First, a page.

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Dusten Barefoot

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« Reply #27 on: June 24, 2008, 09:18:41 PM »

I know the history and the purpose behind the ET&WNC, maybe not as well as others do. Western Roads and Colorodo roads are the reason for me to push this locomotive til I can see her made. If a person buys a locomotive in NG stock what do they get? A western road is what a person see's every were in a hobbie shop, online you name it. Every ng Tenderd engine so far by bachmann has been a western or forign road name design other than the 4-4-0. I think it is about time for a eastern engine with some power. If she worked so good in G she can work good in On30. Bring some Eastern Power to the line.
Dusten
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I know I pester the hell out of everone over a 4-6-0
E.T.&.W.N.C, TWEETSIE, LINVILLE.
www.tweetsierailroad.com
http://www.johnsonsdepot.com/crumley/tour1.htm
#12 and 10-Wheelers
Black River & Southern
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Dusten
Charlie Mutschler

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« Reply #28 on: June 25, 2008, 05:23:13 PM »

Model railroad curves - almost without exception - are unprototypically tight.  This is just reality - most of us don't have a warehouse to build our railroad in, and the compromise is to force our equipment around curves typically found on industrial, logging, and street car trackage.  Dusten would like to see a 4-6-0, and there are calls for more 2-8-2s, and hopes to get around 18 or 22 inch radius curves in On30.  Lots of luck. 

For the sake of argument, let's consider the ET&WNC.  Their trackage was comparable to that in the Rocky Mountain west, which is where I have prototype data to support my points.  Presuming the ET&WNC was like most of the C&S, D&RGW, or RGS, the sharpest main line curves were generally 24 degrees - or 240' 6" radius.  (Actually main lines in Colorado included some 24.5 degree curves, but let's not split hairs).  That's about 60 inches in O scale.  Sixty inches radius equates to a 10 foot diameter circle.  Most of the On3 crowd running mikes (D&RGW or EBT, take your pick) think 44 inches is a reasonable minimum.  That, however, scales out to 176 feet radius - much, much sharper than the prototype.  Unfortunately, we all seem to be caught in that problem.  My hat is off to the model manufacturers, who have managed to design model steam locomotives which negotiate curves which are usually much to sharp for the prototype to operate on.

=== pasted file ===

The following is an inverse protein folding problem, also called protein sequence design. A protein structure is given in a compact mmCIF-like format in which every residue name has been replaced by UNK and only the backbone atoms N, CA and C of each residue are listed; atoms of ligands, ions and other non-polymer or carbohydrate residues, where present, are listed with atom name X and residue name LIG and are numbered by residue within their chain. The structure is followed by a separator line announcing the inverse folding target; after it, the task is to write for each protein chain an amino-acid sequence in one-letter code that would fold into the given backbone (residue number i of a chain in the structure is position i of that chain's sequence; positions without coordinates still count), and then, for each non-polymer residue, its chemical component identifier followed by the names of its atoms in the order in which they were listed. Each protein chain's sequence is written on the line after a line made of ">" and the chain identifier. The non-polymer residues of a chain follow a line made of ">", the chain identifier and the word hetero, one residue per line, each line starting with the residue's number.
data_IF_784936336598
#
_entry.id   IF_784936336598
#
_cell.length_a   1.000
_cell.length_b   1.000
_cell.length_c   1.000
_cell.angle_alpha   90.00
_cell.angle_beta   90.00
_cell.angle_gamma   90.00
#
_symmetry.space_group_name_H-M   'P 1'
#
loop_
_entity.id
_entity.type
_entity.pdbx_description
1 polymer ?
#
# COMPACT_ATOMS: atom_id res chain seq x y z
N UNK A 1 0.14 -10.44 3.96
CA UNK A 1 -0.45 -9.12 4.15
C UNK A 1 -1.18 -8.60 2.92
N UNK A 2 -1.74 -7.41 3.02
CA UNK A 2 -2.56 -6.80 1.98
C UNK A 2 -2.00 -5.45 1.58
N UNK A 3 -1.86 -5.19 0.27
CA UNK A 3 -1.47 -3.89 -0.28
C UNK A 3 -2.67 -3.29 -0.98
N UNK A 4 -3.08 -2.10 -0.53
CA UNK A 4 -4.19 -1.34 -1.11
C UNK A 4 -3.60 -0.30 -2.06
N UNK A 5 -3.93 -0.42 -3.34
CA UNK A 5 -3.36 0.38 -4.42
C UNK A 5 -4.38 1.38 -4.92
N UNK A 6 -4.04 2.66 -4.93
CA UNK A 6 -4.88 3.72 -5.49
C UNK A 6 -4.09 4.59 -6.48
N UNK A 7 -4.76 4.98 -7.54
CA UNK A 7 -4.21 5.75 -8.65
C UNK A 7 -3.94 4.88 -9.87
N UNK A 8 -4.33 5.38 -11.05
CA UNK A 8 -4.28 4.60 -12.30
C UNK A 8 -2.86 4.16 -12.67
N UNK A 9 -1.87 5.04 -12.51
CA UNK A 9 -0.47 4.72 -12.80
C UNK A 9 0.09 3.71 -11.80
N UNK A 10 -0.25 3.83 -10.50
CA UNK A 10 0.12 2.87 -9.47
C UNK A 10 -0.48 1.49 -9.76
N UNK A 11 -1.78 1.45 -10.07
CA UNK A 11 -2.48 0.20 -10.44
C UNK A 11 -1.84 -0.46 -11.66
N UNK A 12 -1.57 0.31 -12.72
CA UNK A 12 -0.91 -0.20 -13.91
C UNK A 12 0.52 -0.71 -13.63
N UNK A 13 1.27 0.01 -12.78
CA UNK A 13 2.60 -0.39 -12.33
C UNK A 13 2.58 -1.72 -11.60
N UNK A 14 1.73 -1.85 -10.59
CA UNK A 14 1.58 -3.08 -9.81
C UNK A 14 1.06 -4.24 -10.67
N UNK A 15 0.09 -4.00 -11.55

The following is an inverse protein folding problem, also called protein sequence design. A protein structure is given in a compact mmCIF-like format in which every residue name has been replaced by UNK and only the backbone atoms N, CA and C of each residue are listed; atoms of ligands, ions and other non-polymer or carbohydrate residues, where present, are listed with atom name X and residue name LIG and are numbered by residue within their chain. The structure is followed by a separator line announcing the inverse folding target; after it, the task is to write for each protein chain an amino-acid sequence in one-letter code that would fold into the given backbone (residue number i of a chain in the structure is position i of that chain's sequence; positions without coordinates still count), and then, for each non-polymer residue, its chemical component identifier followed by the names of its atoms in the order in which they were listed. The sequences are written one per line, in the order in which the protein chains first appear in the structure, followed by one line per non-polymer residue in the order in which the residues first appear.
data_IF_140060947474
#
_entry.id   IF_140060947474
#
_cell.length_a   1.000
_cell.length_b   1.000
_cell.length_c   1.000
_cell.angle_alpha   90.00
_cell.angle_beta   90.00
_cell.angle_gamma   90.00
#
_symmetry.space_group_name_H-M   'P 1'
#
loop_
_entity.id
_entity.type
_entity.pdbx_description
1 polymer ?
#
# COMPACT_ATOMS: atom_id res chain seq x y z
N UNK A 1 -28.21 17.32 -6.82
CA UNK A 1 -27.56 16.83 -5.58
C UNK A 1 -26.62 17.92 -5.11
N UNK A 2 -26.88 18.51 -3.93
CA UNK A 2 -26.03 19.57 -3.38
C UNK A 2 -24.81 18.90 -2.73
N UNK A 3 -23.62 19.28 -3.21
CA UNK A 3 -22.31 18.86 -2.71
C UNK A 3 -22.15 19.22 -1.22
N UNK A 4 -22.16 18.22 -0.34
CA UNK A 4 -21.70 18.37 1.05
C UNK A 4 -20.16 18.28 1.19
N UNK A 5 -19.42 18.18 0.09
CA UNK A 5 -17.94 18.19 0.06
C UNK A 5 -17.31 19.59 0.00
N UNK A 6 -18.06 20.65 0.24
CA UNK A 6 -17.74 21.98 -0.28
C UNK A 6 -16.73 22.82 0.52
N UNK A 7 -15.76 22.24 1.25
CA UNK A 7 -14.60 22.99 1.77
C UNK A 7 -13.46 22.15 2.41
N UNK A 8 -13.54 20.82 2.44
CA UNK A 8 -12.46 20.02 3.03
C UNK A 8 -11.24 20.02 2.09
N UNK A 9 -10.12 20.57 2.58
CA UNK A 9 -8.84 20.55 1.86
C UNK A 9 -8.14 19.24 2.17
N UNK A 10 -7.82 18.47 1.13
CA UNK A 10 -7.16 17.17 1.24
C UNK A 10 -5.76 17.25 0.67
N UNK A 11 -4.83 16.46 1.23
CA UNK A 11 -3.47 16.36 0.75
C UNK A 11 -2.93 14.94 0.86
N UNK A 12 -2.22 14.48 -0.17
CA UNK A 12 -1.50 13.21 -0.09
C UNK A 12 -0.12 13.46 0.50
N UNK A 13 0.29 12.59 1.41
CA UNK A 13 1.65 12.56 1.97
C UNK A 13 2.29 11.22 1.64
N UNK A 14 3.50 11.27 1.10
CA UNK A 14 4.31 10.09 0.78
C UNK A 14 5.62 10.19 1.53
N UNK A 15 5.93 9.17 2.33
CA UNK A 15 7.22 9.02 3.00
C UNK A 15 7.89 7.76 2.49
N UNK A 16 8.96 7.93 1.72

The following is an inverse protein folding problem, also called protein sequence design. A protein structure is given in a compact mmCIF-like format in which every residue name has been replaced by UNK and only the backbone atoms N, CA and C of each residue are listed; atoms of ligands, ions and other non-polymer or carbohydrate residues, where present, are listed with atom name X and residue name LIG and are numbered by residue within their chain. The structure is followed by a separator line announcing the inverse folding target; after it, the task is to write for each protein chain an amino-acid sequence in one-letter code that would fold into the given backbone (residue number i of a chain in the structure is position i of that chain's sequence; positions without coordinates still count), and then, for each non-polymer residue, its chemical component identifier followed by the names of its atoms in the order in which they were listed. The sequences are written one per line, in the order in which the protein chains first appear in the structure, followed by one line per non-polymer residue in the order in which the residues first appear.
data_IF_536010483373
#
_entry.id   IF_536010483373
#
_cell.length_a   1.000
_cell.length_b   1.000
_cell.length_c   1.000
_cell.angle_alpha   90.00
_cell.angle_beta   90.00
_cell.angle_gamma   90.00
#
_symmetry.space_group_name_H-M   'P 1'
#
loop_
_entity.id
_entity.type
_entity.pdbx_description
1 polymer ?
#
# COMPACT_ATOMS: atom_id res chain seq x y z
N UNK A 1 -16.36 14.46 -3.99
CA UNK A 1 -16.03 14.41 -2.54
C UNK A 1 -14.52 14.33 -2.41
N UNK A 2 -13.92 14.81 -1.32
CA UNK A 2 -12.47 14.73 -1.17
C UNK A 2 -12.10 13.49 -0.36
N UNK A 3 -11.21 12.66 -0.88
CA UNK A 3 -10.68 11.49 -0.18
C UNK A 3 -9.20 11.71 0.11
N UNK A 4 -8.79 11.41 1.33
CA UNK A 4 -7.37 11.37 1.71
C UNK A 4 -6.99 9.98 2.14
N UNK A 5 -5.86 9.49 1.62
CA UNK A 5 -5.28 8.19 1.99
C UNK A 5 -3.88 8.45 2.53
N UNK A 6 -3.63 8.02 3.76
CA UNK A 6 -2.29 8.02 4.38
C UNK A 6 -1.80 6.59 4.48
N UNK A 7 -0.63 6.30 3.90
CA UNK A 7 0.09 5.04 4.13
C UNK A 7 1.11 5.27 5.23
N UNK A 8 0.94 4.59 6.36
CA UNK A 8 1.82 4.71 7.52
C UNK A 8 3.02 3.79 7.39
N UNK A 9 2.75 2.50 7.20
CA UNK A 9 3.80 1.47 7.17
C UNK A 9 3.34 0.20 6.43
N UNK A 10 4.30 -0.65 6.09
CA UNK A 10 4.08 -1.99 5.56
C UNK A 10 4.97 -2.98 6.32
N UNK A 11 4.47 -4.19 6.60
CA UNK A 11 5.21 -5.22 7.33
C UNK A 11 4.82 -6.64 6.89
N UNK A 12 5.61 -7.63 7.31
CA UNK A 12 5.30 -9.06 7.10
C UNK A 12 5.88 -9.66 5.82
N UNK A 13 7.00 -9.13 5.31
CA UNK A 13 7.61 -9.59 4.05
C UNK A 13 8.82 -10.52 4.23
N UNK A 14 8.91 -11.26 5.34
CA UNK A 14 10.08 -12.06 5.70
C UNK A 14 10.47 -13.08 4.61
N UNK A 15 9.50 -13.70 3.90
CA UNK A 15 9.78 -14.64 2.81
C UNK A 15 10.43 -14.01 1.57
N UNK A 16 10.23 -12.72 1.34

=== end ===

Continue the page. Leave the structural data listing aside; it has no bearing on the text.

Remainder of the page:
Again, I think if I wanted something as large as the ET&WNC 4-6-0 in On30 / On3, I would be thinking in terms of something that could negotiate a 35 inch radius curve.  And my guess is that a good model that would appeal to the On3 as well as On30 market, would probably need something more like 40 to 44 inches.  The little 4-4-0 Bachmann offers in On30 is a beauty, and it gets around sharper curves than the large prototype for the Fn3 4-4-0.  For a typical Baldwin 18C 4-4-0 like E&P "EUREKA" wider curves are required - say 24.5 degrees.  So getting an On3 EUREKA around anything tighter than 40 inches might be a challenge. 

I think a number of people are interested in 4-6-0's, but I think the point about the large number of On30 people wanting locos that negotiate 18 inch radius curves is an issue.  Size of these locomotives makes it hard to design a good model of an ET&WNC 4-6-0 that would take such sharp curves in O scale, for all the same reasons the other manufacturer's On30 K-27 can't comfortably get down to 18 inch radius curves. 

Charlie
-30-
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Frisco


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« Reply #29 on: June 25, 2008, 07:15:32 PM »

I would really like to see RGS #20 , it would make a great model because it....... 1. Is a 4-6-0 which has been asked for ....... 2. It goes perfectly whith other all ready produced models esp. the rail truck. .........3. although I agree that 18" probaly would not even be seen on a trolley line in real life , many ON30 modlers use that radius and this locomotive would easly go around it........... 4. The proto type still exists ( soon to be running at the Colorado Railroad museum) .
« Last Edit: September 28, 2008, 04:08:04 PM by Frisco » Logged